Finding a reason to ride
JOHN W. FOUNTAIN email@example.com May 23, 2012 8:38PM
Bikers ride their motorcycles during the Harley-Davidson Anniversary Open Road Tour in June 2010, an event that brought thousands of riders to Barcelona, Spain. | Manu Fernandez~AP
Updated: May 28, 2012 12:36PM
Fuel “on.” Ignition key turned. Gear in neutral. Engine to run position. Squeeze the clutch. Start her up. Vroom!
My instructors watch like drill sergeants as I motor around the course on a cool sunny morning, slowing at turns, then turning my head in the direction of the turn and accelerating — my entire being gripped with concentration and also a little exhilaration.
It is all in a day’s work. Actually, it amounts to a blizzard of instructions, safety tips and experience absorbed one morning of a weeklong class at the Motorcycle Riding Program through the Illinois Department of Transportation Division of Traffic Safety. A class that could end up saving my life as I take on this latest venture: motorcycle riding.
Yes, at 51, I have decided to take up motorcycle riding, drawn partly by that aura of freedom that seems to surround motorcyclists I have witnessed breezing over the countryside or across the interstate — destination unknown — free spirits, riding on a Harley, the wind in their hair, the glint of the sun kissing their chrome, the raw power at hand.
Did I mention the riding gear? Black leather — boots and jacket. Shades. Who wouldn’t want to ride?
I haven’t always wanted to. At least that is the lie I told myself.
And I figured that surviving the ’hood was adrenaline enough. Besides, I have never been a risk taker, especially when it comes to potentially parting with life or limb. So, whatever my fascination, I never allowed the thought of motorcycle riding to take hold.
It didn’t hurt my anti-motorcycle riding sentiment when years ago on a West Side avenue I saw what can happen when a motorcyclist goes splat. It isn’t pretty. And I have an aversion to spilling my brains or blood all over the street.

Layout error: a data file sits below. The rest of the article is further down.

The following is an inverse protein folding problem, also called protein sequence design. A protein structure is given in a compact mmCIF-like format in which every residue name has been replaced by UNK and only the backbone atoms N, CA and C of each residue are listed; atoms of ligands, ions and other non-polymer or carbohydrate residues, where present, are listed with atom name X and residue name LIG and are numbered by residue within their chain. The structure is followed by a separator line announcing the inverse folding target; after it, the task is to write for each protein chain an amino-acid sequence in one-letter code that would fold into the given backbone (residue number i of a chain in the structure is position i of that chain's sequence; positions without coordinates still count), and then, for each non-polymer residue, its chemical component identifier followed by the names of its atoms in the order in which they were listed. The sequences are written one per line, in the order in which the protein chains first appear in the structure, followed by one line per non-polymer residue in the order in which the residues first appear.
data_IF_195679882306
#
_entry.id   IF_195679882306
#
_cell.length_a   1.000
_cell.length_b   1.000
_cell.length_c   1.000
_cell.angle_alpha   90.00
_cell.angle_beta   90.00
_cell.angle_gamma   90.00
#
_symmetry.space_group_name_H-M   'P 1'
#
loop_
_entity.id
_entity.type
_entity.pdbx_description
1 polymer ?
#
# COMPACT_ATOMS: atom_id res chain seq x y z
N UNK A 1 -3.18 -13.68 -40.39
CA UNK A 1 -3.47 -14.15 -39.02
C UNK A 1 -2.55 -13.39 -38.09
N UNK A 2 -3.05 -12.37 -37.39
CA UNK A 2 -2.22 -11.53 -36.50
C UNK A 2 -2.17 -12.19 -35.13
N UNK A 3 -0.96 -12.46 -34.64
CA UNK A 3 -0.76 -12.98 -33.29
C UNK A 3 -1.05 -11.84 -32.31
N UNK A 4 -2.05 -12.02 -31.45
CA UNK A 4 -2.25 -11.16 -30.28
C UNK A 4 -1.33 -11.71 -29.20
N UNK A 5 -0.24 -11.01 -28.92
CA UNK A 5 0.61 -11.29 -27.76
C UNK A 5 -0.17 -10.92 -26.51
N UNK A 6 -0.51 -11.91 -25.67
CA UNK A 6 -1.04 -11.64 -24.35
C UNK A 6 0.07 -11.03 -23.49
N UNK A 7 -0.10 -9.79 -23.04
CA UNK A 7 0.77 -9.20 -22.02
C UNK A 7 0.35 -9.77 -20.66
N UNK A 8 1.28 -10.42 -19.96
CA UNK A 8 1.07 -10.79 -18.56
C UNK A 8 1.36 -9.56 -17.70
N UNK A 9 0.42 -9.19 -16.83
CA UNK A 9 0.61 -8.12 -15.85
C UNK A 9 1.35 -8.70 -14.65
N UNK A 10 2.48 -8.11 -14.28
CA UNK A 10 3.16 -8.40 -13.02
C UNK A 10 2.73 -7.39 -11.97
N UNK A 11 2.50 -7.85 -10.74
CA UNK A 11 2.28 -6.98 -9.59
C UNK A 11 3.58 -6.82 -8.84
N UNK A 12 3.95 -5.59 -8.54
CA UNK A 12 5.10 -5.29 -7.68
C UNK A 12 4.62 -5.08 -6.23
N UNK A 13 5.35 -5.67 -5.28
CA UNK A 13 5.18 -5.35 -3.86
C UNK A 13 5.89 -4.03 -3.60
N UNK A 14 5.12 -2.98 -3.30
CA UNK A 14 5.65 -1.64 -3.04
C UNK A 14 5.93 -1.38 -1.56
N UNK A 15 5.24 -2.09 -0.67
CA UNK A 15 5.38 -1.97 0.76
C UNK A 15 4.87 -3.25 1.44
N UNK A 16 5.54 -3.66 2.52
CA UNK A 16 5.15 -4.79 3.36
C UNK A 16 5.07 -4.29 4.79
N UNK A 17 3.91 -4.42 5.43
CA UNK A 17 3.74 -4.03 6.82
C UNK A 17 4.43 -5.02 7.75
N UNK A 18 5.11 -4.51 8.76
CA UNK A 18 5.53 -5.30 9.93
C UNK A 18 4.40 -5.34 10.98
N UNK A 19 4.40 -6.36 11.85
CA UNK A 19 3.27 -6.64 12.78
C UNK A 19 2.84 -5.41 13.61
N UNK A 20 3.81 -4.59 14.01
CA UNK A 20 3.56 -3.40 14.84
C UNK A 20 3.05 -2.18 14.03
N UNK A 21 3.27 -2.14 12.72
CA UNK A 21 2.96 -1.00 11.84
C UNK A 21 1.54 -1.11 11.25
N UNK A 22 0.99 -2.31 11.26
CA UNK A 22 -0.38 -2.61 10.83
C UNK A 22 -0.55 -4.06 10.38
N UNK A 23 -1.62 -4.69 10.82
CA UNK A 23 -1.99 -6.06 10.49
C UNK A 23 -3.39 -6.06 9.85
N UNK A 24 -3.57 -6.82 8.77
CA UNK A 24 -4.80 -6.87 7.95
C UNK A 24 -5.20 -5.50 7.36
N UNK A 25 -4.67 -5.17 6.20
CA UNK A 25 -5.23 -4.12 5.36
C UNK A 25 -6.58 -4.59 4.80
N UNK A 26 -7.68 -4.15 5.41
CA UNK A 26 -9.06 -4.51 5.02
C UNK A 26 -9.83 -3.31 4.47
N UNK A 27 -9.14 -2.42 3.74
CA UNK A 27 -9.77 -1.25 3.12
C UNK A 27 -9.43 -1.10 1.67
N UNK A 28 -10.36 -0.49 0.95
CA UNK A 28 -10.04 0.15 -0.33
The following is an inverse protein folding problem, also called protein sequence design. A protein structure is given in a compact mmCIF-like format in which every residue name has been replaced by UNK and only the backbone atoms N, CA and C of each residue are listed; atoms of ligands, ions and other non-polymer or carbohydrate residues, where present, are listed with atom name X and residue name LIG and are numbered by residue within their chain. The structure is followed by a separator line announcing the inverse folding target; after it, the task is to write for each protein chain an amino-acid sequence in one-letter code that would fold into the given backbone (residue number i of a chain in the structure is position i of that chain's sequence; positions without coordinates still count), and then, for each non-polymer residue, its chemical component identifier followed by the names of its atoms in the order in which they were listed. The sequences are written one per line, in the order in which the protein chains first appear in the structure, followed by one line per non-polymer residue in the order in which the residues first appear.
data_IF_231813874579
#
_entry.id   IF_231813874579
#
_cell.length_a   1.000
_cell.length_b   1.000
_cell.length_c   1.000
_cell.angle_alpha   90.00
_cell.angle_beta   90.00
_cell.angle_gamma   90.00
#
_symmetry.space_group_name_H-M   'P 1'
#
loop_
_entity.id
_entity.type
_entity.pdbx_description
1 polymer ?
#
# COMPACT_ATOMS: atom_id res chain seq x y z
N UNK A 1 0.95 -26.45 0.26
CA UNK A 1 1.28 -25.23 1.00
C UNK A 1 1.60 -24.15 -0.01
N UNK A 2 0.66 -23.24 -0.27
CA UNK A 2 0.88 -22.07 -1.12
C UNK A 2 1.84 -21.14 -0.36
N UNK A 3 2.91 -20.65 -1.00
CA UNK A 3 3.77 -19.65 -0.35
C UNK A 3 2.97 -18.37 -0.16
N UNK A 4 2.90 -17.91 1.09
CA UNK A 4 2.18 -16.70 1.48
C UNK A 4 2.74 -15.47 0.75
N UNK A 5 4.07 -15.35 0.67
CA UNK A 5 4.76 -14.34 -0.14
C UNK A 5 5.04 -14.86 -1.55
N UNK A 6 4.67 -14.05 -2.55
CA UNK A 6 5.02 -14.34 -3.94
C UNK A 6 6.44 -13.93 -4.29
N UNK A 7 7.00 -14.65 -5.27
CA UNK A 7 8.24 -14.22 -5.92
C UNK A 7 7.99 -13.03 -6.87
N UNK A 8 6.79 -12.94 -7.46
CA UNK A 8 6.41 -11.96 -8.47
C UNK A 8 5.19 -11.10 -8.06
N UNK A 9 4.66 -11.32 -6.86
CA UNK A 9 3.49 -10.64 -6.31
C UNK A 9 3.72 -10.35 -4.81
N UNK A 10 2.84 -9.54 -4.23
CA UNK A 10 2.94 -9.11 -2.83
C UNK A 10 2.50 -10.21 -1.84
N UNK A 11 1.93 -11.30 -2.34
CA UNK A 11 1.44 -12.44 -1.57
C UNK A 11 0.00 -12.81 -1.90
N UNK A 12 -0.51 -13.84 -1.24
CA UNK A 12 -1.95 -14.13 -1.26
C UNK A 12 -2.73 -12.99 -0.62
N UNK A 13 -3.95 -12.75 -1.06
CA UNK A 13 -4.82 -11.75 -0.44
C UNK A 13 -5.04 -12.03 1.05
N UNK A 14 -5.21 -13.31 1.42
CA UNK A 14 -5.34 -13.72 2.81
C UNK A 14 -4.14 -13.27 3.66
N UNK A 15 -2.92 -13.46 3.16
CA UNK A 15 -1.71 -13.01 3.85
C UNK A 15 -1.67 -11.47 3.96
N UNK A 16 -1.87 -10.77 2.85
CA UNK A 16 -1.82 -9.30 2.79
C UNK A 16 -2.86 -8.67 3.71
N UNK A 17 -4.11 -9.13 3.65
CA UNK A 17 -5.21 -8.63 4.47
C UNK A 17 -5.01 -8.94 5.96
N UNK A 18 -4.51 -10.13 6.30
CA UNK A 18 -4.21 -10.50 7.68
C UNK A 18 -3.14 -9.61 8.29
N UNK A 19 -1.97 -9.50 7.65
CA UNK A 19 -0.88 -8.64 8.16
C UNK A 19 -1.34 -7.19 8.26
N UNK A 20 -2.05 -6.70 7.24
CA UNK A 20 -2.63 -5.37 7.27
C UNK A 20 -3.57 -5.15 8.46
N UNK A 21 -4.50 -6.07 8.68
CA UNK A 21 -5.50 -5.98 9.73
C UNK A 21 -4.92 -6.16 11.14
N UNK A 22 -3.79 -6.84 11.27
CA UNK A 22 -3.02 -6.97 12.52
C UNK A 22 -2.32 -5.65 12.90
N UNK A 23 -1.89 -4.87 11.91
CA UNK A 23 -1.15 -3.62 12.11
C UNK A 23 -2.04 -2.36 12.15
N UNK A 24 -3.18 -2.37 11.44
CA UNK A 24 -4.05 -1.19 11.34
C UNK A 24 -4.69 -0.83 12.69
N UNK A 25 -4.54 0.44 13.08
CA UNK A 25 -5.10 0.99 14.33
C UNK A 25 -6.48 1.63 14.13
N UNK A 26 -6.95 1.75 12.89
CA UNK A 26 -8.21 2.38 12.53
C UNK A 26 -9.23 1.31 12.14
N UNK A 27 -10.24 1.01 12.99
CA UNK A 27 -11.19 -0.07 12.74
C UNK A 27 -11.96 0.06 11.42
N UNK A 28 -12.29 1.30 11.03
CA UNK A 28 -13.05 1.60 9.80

So no matter how enticing motorcycle riding ever seemed, I could always find a more compelling reason to stick to four wheels, steel side panels and front and rear bumpers.
Then something changed.
I can’t say for sure when, though I can say what — even if the first assumption of some who hear of my motorcycle-riding aspirations is that I must be on some vain quest to reclaim my youth.
“Are you having a midlife crisis?”
“Uh, no,” I reply with a chuckle. “Not a midlife crisis.”
At least not the kind some might think.
If it is a midlife crisis of sorts, it is born of the understanding that, as a friend once told me, “You get this thing called life and only so many things and so many people to fill it up with.”
That life, even when lived cautiously or carefully, can be taken in a moment. It was born of the knowledge that I don’t ever have to leave my house to encounter ill fate. That in the “safest” of places I am still always separated from death by just one breath.
I have chosen to ride because I realize we can spend so much time trying not to die that we never fully live.
How to accomplish that is up to us as individuals. For me, it is about living to see my children graduate from college; living to walk my daughter down the wedding aisle; living to kiss and hold my grandchildren; living long enough to grow very old and gray, and also living to ride a glistening Harley — an orange-red sun setting in my face and a summer wind tickling my back.
So, for right now — for my family’s sake and mine—it’s baby steps.